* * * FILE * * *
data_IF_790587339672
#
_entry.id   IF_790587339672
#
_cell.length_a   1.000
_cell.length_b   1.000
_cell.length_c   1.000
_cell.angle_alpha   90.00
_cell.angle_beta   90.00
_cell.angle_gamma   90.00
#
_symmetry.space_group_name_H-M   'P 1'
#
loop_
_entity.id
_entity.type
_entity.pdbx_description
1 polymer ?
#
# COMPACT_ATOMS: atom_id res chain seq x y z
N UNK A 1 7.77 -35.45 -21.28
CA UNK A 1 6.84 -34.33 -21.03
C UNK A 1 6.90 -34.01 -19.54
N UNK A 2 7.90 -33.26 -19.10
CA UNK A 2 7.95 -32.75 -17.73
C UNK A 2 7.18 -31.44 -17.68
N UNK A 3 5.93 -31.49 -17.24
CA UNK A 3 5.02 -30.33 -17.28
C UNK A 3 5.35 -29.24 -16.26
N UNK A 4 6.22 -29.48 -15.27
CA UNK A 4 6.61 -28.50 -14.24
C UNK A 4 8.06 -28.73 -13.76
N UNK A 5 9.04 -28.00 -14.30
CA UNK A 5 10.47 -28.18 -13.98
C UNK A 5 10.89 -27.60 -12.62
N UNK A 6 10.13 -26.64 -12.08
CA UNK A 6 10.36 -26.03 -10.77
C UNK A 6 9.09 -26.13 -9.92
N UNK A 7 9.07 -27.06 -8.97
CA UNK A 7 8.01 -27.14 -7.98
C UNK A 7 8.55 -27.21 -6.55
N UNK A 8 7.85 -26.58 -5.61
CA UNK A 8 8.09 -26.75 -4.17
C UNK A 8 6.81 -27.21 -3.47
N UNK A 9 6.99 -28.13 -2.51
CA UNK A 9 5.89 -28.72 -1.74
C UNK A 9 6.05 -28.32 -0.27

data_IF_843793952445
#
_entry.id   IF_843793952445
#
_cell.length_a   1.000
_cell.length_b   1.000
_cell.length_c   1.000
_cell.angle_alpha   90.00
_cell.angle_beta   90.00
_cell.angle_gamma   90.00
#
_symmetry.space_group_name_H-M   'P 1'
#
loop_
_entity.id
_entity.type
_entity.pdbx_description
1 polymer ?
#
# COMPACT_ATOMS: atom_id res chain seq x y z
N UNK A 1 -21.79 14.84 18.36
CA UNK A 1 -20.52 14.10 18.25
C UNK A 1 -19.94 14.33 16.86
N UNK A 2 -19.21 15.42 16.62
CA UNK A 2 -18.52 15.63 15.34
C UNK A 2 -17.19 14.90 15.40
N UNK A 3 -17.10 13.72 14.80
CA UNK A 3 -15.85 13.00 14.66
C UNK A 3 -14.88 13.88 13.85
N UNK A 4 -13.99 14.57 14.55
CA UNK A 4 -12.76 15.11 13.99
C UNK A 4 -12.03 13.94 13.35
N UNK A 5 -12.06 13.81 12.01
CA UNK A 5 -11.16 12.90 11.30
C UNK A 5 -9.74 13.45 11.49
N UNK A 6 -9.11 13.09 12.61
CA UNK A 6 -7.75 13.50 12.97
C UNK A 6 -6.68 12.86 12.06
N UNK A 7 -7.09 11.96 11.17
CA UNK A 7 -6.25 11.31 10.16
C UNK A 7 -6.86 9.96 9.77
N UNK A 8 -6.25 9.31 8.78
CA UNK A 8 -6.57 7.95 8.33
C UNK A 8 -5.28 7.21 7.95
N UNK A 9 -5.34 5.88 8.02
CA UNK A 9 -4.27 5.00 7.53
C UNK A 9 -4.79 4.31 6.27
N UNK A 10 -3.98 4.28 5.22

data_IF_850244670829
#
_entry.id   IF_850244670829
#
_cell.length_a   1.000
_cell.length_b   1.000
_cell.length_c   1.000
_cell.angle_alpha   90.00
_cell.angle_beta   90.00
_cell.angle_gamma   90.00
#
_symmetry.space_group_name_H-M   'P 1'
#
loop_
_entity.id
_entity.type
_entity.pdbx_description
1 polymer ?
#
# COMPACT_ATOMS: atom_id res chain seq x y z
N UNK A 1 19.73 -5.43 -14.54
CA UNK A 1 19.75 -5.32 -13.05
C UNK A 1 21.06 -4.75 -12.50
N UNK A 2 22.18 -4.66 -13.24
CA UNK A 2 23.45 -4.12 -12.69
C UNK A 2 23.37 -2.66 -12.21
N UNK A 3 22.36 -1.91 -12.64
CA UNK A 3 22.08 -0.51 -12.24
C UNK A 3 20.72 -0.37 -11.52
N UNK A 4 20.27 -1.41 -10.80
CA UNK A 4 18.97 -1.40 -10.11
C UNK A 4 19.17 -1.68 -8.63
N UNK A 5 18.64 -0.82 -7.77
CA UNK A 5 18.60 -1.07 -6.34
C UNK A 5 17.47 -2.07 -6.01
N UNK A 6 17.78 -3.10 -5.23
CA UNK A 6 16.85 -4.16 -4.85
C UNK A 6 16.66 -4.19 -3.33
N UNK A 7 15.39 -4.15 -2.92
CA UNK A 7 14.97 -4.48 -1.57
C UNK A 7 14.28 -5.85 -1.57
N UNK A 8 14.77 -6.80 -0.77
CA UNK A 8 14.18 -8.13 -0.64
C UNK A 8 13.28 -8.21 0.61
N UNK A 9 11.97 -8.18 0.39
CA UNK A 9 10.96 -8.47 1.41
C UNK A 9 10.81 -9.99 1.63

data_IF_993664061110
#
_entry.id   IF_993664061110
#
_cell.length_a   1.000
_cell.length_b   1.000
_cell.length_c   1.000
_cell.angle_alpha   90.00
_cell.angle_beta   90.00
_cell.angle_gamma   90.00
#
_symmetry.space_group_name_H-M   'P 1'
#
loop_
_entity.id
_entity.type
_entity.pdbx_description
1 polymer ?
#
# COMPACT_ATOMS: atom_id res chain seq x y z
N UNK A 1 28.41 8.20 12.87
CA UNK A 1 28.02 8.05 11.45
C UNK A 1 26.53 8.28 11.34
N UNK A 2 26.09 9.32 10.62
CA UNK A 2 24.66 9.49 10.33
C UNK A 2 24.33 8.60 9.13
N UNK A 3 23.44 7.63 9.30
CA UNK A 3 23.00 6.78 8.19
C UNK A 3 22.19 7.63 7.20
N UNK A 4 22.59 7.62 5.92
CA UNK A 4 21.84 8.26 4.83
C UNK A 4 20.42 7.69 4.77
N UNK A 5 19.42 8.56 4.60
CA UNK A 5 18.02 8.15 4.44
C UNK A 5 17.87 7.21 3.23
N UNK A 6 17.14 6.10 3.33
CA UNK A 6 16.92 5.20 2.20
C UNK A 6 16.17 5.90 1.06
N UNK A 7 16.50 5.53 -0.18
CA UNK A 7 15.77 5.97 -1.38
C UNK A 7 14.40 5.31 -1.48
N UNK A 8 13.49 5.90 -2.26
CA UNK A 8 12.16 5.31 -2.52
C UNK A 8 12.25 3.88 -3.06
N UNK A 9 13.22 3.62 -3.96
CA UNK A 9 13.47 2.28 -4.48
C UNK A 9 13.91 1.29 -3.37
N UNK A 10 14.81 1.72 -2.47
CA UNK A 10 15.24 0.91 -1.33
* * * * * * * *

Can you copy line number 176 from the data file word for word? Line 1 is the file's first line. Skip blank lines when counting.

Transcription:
CA UNK A 5 18.02 8.15 4.44